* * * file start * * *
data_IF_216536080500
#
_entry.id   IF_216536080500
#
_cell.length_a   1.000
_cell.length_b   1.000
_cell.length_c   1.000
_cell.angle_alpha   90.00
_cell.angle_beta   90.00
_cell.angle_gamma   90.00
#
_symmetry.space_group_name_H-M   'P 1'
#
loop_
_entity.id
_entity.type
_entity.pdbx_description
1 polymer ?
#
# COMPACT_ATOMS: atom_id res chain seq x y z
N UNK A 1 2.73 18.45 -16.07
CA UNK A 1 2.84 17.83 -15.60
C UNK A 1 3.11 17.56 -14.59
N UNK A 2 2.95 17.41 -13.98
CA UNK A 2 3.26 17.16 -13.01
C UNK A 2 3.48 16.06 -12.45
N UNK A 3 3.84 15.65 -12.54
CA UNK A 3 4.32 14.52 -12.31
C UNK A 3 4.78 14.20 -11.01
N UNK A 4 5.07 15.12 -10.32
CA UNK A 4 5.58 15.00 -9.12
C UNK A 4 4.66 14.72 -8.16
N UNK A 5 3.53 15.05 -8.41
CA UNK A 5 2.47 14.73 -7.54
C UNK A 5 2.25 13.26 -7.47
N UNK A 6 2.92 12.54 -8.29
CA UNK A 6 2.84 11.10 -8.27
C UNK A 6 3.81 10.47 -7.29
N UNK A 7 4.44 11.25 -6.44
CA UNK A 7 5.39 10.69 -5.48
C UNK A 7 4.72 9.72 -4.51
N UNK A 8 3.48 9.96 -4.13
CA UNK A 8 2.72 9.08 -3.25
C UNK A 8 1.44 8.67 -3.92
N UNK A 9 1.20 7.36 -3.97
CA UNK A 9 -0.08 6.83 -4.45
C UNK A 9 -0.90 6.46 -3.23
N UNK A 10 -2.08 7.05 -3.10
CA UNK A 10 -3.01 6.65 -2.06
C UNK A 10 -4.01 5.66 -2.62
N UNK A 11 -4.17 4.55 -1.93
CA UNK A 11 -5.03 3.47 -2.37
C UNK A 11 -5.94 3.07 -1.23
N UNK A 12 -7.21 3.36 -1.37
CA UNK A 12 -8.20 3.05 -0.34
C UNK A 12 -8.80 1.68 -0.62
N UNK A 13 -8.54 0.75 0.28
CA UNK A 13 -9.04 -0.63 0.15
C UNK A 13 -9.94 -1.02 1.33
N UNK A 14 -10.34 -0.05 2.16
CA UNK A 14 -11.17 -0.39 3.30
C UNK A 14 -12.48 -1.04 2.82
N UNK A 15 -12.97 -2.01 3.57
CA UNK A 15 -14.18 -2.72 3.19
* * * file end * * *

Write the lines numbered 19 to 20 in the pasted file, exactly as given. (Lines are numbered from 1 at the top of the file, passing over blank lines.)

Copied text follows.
#
# COMPACT_ATOMS: atom_id res chain seq x y z